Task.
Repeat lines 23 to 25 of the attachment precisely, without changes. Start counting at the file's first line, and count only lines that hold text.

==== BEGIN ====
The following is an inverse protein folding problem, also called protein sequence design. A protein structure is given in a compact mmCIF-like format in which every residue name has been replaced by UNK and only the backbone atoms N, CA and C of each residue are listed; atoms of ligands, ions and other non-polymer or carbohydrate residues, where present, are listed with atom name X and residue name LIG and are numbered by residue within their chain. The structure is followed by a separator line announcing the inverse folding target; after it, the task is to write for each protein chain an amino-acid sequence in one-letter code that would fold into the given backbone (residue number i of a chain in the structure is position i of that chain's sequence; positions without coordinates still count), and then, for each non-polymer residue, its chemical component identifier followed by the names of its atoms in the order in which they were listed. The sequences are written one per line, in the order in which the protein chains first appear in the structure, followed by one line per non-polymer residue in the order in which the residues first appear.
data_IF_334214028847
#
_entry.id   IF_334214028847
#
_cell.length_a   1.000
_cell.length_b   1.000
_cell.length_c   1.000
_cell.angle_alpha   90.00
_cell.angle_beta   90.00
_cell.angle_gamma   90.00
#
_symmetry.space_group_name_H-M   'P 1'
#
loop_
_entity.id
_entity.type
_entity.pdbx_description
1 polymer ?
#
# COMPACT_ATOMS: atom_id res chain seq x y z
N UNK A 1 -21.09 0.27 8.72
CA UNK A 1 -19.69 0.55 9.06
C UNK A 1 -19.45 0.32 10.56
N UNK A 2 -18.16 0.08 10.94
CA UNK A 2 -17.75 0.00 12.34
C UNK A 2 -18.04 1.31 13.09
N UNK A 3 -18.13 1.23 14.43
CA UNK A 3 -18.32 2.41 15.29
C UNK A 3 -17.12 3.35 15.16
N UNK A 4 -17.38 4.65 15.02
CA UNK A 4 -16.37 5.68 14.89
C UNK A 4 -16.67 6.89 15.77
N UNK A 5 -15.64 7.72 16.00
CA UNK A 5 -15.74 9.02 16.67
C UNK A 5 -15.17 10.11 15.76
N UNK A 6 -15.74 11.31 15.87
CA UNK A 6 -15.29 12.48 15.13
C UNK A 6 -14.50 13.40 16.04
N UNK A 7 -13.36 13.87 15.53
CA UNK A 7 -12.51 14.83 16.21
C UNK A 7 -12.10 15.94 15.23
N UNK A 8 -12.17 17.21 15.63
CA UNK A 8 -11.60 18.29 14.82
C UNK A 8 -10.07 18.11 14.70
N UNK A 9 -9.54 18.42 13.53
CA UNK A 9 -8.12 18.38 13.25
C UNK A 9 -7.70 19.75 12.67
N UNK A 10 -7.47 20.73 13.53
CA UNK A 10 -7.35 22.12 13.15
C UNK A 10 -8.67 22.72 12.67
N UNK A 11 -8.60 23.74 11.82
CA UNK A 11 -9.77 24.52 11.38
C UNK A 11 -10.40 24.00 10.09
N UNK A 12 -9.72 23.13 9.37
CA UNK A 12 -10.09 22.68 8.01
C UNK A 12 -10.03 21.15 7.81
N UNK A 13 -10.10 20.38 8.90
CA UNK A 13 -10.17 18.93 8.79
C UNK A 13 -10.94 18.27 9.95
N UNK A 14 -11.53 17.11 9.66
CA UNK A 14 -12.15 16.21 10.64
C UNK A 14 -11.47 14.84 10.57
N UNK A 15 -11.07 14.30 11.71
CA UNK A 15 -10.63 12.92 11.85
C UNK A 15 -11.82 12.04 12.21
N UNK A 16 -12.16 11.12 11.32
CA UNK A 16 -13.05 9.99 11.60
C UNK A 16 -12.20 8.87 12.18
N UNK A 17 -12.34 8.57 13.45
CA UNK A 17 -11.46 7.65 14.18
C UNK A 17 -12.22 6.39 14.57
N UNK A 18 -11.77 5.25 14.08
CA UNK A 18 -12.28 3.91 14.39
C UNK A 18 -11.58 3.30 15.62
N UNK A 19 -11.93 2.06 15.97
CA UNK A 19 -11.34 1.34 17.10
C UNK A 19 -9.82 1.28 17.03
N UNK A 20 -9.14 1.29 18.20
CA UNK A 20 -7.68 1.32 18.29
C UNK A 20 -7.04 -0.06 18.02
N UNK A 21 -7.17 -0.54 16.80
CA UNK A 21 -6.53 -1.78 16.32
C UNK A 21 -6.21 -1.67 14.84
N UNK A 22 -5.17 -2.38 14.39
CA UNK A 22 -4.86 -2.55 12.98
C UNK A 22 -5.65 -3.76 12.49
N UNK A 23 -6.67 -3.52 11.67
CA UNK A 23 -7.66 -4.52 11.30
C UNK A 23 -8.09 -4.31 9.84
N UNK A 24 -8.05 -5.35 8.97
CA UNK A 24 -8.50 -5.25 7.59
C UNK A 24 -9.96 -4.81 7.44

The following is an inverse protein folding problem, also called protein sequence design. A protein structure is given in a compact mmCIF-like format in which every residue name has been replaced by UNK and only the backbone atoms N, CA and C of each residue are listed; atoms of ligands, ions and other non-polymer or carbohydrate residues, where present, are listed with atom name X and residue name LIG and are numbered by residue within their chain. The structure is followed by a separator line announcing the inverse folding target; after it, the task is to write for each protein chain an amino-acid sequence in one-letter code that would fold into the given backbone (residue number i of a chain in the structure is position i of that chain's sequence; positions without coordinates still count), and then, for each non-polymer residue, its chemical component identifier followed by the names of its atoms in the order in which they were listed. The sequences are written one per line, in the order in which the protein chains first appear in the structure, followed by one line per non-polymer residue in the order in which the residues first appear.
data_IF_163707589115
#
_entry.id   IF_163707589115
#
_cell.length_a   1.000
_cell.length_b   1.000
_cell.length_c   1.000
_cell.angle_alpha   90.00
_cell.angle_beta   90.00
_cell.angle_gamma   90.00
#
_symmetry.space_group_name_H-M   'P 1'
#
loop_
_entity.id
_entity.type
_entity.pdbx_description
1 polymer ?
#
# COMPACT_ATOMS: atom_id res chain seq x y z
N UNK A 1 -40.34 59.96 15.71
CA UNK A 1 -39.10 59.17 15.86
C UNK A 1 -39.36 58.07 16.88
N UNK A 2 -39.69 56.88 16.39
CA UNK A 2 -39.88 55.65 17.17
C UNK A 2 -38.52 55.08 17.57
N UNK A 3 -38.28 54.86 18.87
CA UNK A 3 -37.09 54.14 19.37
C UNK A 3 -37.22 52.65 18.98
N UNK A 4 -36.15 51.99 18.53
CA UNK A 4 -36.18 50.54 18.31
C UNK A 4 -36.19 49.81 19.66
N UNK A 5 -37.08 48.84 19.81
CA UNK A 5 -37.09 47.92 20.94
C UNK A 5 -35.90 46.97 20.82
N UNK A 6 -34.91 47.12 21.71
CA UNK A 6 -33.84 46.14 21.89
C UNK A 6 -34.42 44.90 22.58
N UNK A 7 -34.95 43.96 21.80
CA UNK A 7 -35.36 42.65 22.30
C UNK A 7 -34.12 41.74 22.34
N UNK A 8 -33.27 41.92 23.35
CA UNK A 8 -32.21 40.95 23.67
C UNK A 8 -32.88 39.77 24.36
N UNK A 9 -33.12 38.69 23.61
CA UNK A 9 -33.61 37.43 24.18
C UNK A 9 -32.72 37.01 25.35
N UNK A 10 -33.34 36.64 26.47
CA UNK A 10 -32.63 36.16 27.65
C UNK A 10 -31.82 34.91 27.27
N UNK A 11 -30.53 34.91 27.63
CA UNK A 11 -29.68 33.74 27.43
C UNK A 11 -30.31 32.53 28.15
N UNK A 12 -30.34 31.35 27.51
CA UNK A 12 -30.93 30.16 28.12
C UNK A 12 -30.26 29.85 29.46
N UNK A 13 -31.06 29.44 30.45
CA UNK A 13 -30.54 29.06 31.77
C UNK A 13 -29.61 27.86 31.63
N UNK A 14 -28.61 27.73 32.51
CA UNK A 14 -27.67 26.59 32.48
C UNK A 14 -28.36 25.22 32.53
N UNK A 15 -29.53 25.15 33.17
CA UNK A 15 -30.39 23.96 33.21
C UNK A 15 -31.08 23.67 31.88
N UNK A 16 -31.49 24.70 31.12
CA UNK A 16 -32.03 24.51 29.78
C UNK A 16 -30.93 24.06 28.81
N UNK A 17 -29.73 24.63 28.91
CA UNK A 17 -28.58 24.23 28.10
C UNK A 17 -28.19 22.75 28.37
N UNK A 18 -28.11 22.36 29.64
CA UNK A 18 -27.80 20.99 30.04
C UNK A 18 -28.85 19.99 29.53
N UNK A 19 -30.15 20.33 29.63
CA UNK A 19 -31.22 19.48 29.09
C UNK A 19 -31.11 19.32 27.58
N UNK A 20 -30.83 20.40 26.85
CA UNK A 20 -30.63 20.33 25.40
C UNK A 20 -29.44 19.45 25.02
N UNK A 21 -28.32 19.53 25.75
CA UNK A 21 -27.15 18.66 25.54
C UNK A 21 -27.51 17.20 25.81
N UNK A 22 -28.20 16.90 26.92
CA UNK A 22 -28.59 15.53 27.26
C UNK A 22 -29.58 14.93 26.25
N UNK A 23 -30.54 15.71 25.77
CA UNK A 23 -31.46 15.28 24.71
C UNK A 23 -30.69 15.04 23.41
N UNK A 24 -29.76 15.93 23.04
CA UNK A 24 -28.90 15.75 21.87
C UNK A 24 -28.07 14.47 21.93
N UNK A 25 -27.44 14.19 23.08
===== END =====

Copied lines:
CA UNK A 1 -19.69 0.55 9.06
C UNK A 1 -19.45 0.32 10.56
N UNK A 2 -18.16 0.08 10.94